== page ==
The Epping Forest Guardian looks back at the highlights of the week.
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Hilda Davis from Tallis House in Neal Court, Waltham Abbey, celebrated with friends family and staff.
The mother-of-six is the oldest person in Tallis House and has 16 grandchildren, 32 great-grandchildren and two great-great-grandchildren with a third expected soon.
The owner of a chain of cafes has defended his company’s hygiene standards after a branch was given the lowest possible hygeine rating.
Igor Bekaert owns Belgique in High road, Loughton, and which was rated zero out of five by the Food Standards Agency.
Further details of problems found at the cafe have so far not been revealed, but Mr Bekaert said a manager had been sacked for gross misconduct following the inspection.
Epping Tennis Club hopes to involve at least 406 people in the event, which will raise money for Haven’s Hospices.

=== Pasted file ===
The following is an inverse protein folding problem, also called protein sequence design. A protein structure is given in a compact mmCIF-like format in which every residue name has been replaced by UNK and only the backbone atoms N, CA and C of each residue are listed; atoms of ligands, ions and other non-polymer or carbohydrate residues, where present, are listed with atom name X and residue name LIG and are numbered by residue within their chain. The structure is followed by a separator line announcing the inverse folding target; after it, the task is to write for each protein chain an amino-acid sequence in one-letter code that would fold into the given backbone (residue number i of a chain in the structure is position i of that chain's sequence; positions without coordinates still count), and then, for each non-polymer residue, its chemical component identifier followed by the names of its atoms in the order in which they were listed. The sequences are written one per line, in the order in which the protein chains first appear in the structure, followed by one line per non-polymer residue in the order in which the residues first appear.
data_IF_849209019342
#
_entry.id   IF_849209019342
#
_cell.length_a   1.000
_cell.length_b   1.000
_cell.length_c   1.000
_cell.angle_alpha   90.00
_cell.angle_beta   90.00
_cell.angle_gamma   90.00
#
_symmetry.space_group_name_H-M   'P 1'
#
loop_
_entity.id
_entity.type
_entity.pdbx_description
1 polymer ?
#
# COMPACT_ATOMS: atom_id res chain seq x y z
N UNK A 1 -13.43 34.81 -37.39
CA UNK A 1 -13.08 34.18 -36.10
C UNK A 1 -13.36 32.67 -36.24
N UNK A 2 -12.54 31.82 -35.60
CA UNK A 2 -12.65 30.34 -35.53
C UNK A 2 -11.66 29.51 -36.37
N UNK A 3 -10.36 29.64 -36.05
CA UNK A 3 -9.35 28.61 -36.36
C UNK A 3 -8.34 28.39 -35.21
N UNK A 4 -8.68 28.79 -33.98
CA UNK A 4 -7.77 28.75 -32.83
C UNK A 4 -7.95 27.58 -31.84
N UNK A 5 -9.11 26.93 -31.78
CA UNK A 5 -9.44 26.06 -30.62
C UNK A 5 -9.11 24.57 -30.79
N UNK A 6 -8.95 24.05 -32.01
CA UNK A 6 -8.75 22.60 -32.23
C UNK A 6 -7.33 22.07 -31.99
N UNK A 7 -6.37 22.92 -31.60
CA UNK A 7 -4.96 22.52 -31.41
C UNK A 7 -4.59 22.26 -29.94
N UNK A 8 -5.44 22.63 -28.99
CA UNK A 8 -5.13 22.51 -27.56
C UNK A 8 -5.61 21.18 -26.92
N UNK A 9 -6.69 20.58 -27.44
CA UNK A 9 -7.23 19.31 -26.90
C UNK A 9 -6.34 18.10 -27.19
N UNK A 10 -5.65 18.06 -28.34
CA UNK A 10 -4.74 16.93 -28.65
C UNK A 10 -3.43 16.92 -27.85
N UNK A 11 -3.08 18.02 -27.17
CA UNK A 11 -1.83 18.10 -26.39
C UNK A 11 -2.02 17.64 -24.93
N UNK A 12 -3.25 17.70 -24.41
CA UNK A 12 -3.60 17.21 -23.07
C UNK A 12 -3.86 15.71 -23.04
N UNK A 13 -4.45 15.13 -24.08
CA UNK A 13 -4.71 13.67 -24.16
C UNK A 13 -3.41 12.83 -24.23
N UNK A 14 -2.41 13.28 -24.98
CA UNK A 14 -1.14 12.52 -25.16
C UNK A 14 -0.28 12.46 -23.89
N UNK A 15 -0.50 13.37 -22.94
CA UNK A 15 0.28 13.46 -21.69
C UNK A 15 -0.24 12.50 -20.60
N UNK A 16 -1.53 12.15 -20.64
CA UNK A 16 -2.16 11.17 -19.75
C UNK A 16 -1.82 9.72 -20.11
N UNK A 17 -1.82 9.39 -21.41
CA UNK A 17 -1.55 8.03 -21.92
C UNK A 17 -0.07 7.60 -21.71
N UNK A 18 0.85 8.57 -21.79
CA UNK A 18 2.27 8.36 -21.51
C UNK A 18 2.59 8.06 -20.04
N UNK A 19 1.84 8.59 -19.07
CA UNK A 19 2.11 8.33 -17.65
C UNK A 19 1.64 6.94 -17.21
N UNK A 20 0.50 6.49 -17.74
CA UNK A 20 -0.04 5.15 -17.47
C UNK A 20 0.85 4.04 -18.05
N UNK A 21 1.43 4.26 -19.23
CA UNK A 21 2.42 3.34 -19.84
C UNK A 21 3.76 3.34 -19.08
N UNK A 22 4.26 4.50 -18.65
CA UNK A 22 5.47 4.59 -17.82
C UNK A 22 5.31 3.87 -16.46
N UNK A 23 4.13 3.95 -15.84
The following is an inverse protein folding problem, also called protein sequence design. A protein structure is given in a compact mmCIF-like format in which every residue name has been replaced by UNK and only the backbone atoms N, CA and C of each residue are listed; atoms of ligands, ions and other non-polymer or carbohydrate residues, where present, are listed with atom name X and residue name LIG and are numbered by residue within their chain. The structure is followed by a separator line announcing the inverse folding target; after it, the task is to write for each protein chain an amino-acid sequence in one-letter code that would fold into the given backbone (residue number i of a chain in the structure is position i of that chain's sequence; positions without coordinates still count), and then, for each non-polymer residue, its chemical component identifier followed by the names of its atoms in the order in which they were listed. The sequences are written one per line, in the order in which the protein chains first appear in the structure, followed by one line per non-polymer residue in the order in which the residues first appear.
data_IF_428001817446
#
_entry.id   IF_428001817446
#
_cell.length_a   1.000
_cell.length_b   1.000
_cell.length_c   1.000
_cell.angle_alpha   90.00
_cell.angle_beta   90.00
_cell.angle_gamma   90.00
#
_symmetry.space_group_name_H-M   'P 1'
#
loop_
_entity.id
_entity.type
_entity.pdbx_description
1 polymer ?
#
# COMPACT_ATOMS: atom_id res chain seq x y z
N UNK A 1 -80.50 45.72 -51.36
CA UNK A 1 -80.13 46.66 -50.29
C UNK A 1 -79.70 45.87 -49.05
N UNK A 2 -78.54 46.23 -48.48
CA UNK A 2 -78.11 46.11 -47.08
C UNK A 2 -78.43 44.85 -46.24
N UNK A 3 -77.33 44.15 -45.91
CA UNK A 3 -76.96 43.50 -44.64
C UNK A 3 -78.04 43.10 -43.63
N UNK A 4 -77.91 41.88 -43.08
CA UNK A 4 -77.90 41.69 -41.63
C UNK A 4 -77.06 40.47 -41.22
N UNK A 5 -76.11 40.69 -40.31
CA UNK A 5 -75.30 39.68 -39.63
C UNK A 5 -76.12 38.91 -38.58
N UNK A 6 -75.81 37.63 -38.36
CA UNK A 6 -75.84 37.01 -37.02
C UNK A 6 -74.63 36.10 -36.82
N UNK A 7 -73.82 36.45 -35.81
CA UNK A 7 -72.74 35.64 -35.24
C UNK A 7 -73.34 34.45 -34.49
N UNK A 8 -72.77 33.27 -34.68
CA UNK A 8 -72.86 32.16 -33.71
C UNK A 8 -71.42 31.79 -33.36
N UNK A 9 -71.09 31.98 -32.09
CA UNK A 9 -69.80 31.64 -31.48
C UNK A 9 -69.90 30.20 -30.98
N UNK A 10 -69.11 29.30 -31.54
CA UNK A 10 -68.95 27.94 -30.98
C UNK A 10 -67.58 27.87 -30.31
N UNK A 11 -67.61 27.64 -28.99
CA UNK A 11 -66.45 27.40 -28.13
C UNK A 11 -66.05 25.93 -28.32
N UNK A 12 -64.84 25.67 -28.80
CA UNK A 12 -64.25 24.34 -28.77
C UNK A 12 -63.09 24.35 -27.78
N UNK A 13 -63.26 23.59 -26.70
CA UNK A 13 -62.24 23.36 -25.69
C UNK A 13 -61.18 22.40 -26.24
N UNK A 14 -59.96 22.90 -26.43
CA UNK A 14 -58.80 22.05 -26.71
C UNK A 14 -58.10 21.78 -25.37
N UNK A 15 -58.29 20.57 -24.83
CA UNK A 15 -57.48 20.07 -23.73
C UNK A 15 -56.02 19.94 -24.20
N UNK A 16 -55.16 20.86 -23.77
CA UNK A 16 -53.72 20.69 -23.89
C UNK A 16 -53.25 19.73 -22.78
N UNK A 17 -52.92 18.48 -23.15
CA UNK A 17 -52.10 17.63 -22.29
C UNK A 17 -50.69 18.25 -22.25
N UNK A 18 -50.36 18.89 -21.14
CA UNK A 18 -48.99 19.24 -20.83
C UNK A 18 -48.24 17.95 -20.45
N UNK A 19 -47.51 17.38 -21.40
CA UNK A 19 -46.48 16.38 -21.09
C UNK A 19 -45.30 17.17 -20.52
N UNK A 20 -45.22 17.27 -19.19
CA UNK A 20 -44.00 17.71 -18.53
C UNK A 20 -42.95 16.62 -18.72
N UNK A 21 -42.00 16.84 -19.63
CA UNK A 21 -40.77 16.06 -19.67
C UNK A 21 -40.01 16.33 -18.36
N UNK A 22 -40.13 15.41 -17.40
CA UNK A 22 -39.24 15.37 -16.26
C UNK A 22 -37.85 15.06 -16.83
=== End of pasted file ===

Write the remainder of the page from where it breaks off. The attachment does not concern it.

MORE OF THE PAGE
The club tried to break the previous record of 250 people last year, but fell short.
Epping Forest District Council has been accused of “lacking in the understanding of bereavement” after the family of an 86-year-old grandmother were ordered to clear her flat within 48 hours of her death or face paying rent.
Thelma Steward died at her home in Park Avenue, Hastingwood, where she had lived for 57 years.
But as her family struggled to come to terms with her death, they were told by council officials to remove Mrs Steward’s possessions or her estate would be charged.
Police have warned parents about the increasing use of so-called laughing gas after finding evidence it is being widely used across Epping Forest.
Silver capsules used to store Nitrous Oxide, which is used as a propellant gas in the catering industry and a painkiller, have been recently found in streets, parks and other public areas Epping, Waltham Abbey and Loughton.
Police describe it as the “drug of choice” for teenagers as it is legal and cheap to buy.